KAM: “Ghost nets” were the strangest and most alarming item of plastic pollution we encountered. These nets are conglomerates of derelict fishing gear that drift through the ocean entangling other debris as well as marine organisms. Often these organisms are caught, die, and decay in the nets, causing the nets to sink to the ocean floor. Upon decomposition and disintegration of the organisms, the nets rise back up through the water column, continuing the vicious cycle of entanglement.

SfS: Were there any surprises during the trip, either with the research or the sailing?

KAM: Although high concentration of plastics in the NPSG is well researched and documented, and we predicted we would observe this pattern prior to departure, I was still stunned to see how much plastic is out there. Over a thousand nautical miles from the nearest landmass, seemingly out of human reach, the gyre circulates full of plastic. What could be considered as one of the wildest places on planet Earth, is the most polluted. Prior knowledge doesn’t prepare you to sail 20 days in the clear, blue, open ocean to come upon an expanse of plastics punctuating the swells as far as you can see.

SfS: In what area of plastic pollution do you think more research needed?

KAM: Plastic colonies need to be researched further because the utilization of plastics by marine organisms complicates the problem of plastic pollution. Most of the large floating plastics we observed up-close in the NPSG hosted colonies of algae, pelagic barnacles, and crabs. Container-like plastics also appeared to provide shelter for species such as frog fish and nudibranchs. Removing these plastics from the water disturbed these organisms and, in some instances, killed them. This issue convolutes the seemingly straight-forward initiative of cleaning up ocean plastics. Launching a grand, catch-all sweep of ocean plastics in the gyre system may not be the most far-sighted solution. We do not fully understand the contribution of plastic colonies to the pelagic ocean ecosystem and the impacts that would result from mass-removal from the environment.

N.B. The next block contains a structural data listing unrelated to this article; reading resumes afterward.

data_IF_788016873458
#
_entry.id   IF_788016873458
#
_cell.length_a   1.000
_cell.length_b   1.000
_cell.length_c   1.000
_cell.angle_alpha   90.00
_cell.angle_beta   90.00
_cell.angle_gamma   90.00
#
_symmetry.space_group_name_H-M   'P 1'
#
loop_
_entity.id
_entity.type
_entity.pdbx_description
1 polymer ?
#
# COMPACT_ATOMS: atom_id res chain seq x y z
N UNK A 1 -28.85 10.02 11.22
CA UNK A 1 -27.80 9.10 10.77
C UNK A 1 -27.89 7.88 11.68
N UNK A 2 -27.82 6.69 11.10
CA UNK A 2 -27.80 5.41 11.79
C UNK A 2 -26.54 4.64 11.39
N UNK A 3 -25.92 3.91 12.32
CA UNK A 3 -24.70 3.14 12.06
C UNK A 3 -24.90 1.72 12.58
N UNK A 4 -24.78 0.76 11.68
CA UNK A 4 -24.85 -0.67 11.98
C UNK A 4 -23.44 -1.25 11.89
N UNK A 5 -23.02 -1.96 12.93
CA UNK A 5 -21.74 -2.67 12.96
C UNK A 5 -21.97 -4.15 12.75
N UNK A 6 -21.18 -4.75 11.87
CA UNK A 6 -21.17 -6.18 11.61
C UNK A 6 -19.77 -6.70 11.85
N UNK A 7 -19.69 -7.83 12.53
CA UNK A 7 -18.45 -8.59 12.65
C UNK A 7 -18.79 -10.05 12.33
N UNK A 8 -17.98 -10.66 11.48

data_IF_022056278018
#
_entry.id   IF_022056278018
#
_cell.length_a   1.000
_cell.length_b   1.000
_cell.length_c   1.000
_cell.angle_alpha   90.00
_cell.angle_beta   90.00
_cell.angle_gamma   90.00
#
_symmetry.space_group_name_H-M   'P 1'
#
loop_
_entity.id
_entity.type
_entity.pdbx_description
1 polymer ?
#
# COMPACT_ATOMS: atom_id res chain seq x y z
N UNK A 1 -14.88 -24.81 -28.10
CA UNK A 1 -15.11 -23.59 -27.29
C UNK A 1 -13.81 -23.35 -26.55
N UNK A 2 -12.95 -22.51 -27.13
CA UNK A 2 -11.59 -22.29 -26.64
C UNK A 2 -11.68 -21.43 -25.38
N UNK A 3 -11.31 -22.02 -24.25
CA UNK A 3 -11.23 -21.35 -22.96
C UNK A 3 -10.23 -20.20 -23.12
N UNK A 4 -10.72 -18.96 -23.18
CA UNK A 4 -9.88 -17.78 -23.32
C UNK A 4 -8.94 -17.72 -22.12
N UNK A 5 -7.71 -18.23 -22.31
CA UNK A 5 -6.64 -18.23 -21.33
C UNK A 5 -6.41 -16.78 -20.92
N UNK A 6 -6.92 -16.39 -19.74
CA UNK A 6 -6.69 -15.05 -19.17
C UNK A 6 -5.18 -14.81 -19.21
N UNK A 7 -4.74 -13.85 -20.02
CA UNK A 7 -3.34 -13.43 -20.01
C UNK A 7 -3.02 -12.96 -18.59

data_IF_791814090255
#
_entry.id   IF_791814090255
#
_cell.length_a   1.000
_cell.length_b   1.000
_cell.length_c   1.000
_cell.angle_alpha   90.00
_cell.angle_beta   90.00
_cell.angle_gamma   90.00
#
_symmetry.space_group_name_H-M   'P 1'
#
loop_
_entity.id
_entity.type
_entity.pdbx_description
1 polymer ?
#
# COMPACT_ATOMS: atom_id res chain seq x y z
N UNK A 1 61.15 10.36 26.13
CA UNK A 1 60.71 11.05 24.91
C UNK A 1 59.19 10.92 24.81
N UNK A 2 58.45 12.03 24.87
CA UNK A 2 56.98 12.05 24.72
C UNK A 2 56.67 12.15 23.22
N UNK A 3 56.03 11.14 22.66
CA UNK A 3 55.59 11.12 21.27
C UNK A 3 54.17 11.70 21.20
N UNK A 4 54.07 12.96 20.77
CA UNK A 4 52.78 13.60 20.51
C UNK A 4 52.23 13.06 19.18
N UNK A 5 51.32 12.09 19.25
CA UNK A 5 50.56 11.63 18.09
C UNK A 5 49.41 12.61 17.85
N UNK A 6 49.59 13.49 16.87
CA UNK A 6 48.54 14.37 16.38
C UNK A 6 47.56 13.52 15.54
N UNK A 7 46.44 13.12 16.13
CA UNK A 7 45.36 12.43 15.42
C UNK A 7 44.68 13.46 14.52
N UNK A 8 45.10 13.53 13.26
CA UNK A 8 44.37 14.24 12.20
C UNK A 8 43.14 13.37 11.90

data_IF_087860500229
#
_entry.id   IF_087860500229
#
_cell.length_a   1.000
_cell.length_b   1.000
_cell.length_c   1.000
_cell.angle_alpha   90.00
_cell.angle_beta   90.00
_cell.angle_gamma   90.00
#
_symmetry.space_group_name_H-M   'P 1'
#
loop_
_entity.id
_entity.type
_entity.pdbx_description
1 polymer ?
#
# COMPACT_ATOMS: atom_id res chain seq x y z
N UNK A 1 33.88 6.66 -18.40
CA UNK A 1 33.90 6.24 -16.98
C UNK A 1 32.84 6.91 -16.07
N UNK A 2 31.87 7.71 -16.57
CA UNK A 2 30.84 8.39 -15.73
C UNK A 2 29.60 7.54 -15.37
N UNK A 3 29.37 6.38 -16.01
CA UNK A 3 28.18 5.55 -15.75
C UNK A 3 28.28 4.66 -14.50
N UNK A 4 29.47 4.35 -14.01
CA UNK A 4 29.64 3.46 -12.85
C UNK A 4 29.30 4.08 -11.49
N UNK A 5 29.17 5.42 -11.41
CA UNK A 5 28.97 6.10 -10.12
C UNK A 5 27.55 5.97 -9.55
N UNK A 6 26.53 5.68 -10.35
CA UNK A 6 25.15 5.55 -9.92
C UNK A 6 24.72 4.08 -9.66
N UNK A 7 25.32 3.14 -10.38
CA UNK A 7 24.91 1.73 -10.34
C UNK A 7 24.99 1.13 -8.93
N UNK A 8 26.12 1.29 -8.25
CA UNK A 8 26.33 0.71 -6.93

SfS: What do you think is the biggest thing boaters can do to help keep our oceans healthy?

KAM: As boaters, we frequent the ocean and near-ocean environments often. Therefore, the waste we generate in these areas sequentially has a higher chance of ending up in the ocean. Be mindful of how you dispose of waste, consider reducing plastic waste, and secure waste properly to your vessel.

Furthermore, as major stakeholders in ocean health, it is important to advocate for proper waste management on our coastlines. Spread the word to your community members about the problems with plastic and vote for coastal management policies that prevent pollution.